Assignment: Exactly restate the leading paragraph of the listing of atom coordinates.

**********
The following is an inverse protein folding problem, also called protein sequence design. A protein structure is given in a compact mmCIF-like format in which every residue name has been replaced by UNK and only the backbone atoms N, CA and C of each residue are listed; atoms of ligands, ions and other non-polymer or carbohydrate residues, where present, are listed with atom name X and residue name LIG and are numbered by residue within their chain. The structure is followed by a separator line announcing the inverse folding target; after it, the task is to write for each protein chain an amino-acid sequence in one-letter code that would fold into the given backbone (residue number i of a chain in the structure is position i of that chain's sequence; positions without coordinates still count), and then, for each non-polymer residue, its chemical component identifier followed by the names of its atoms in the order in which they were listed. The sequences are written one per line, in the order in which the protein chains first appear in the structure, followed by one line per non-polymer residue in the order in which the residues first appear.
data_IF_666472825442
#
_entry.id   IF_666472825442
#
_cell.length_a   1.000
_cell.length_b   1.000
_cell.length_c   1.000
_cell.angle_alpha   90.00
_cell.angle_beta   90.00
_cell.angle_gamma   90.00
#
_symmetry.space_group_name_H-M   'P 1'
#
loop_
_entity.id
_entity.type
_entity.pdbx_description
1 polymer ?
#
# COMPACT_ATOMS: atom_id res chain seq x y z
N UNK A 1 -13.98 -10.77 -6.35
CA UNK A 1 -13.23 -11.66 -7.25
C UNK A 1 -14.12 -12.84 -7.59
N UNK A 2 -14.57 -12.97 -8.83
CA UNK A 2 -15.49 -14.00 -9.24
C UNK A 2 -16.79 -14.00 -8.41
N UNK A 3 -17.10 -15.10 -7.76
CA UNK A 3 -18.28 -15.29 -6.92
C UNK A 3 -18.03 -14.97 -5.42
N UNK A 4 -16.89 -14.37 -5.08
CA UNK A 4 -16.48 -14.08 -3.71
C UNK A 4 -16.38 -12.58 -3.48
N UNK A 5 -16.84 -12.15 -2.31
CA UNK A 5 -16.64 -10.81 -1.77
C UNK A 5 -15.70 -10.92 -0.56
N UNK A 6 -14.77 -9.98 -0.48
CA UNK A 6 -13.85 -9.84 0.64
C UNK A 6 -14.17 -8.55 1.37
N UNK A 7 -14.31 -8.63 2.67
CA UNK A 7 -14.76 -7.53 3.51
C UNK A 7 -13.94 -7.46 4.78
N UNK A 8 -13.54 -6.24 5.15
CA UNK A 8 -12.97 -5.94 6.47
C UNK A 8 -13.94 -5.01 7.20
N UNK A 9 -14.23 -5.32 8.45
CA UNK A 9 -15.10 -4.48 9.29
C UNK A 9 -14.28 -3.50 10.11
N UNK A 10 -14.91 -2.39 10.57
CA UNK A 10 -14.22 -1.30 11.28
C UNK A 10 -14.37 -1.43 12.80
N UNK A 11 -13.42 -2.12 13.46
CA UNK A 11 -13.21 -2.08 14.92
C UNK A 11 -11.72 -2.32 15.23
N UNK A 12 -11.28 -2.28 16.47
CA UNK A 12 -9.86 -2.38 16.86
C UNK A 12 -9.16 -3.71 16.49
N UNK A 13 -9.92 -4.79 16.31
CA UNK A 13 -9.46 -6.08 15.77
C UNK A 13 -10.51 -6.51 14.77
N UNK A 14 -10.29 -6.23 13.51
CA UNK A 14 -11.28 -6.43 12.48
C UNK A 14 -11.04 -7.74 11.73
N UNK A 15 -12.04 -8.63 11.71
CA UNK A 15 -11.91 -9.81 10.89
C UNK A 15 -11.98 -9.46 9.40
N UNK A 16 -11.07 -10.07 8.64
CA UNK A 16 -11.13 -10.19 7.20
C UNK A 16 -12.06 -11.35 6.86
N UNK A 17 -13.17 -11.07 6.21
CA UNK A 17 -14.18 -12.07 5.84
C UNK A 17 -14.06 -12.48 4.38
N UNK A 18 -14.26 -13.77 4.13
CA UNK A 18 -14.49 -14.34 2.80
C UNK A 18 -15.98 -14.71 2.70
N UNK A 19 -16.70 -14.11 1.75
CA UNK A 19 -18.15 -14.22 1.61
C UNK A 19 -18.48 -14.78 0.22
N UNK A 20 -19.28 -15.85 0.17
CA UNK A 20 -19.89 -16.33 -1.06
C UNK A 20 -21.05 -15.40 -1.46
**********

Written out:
The following is an inverse protein folding problem, also called protein sequence design. A protein structure is given in a compact mmCIF-like format in which every residue name has been replaced by UNK and only the backbone atoms N, CA and C of each residue are listed; atoms of ligands, ions and other non-polymer or carbohydrate residues, where present, are listed with atom name X and residue name LIG and are numbered by residue within their chain. The structure is followed by a separator line announcing the inverse folding target; after it, the task is to write for each protein chain an amino-acid sequence in one-letter code that would fold into the given backbone (residue number i of a chain in the structure is position i of that chain's sequence; positions without coordinates still count), and then, for each non-polymer residue, its chemical component identifier followed by the names of its atoms in the order in which they were listed. The sequences are written one per line, in the order in which the protein chains first appear in the structure, followed by one line per non-polymer residue in the order in which the residues first appear.